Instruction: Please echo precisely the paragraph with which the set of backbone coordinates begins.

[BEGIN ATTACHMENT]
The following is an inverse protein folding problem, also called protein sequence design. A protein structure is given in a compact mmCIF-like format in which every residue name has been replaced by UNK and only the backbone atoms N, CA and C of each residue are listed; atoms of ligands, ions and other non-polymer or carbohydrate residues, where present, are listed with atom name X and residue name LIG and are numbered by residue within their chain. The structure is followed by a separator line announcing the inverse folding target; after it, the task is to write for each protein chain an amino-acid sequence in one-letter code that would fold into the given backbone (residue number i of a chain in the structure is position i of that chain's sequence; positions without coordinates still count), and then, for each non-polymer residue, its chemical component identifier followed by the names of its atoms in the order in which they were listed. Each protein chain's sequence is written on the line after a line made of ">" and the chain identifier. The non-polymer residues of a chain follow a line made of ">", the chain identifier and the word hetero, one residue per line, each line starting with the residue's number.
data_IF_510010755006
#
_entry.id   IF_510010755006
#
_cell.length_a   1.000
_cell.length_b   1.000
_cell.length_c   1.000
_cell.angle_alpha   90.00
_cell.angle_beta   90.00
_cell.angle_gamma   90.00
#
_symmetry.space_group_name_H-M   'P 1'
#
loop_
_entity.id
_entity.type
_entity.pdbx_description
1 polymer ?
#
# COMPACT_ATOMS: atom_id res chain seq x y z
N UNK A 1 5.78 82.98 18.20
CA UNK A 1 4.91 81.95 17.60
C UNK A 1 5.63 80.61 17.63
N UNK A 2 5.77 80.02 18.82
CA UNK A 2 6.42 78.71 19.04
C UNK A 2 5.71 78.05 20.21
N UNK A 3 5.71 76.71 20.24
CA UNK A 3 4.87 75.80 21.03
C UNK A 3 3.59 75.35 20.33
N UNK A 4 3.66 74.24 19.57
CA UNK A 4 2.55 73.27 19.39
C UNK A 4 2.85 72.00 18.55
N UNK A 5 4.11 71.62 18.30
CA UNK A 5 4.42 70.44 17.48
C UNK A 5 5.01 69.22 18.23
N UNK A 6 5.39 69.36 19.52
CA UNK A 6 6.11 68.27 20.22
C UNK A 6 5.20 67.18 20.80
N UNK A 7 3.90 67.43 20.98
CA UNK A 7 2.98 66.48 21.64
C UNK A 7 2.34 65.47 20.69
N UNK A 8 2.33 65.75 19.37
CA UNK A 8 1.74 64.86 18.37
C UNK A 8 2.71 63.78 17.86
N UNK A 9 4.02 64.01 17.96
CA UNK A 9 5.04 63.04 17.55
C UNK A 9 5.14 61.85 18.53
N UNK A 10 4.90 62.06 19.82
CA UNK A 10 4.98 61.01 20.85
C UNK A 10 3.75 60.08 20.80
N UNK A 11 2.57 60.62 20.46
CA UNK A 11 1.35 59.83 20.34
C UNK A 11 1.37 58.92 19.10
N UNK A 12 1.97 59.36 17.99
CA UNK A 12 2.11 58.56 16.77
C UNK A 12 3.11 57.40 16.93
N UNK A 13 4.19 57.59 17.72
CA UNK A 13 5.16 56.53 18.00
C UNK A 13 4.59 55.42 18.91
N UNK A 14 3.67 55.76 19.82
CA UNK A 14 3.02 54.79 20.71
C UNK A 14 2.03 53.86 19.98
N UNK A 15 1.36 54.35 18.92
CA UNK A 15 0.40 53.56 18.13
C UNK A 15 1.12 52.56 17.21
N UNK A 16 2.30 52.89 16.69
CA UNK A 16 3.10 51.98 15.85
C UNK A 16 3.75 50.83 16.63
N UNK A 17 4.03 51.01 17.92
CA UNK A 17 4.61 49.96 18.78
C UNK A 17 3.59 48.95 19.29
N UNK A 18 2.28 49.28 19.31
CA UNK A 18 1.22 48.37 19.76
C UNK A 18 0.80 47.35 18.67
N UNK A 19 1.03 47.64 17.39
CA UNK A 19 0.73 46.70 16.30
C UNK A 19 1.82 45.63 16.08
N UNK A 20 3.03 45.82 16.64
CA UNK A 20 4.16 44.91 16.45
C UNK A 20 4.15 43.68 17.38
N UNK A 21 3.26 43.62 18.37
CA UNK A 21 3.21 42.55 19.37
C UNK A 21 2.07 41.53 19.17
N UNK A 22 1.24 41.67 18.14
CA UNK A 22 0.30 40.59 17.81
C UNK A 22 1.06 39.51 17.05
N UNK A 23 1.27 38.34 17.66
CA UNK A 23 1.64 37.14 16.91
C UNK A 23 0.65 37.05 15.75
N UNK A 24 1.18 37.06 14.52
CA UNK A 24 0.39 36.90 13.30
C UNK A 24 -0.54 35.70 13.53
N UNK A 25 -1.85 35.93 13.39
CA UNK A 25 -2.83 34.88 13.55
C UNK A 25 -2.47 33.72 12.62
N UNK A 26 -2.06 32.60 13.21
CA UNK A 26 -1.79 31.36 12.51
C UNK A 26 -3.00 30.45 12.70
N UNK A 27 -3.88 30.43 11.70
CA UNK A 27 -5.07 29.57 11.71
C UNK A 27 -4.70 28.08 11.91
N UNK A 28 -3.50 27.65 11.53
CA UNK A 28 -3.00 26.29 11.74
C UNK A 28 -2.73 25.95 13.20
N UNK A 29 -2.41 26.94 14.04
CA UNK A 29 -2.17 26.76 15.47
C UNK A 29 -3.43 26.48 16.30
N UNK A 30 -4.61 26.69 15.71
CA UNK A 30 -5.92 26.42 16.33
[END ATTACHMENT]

The following is an inverse protein folding problem, also called protein sequence design. A protein structure is given in a compact mmCIF-like format in which every residue name has been replaced by UNK and only the backbone atoms N, CA and C of each residue are listed; atoms of ligands, ions and other non-polymer or carbohydrate residues, where present, are listed with atom name X and residue name LIG and are numbered by residue within their chain. The structure is followed by a separator line announcing the inverse folding target; after it, the task is to write for each protein chain an amino-acid sequence in one-letter code that would fold into the given backbone (residue number i of a chain in the structure is position i of that chain's sequence; positions without coordinates still count), and then, for each non-polymer residue, its chemical component identifier followed by the names of its atoms in the order in which they were listed. Each protein chain's sequence is written on the line after a line made of ">" and the chain identifier. The non-polymer residues of a chain follow a line made of ">", the chain identifier and the word hetero, one residue per line, each line starting with the residue's number.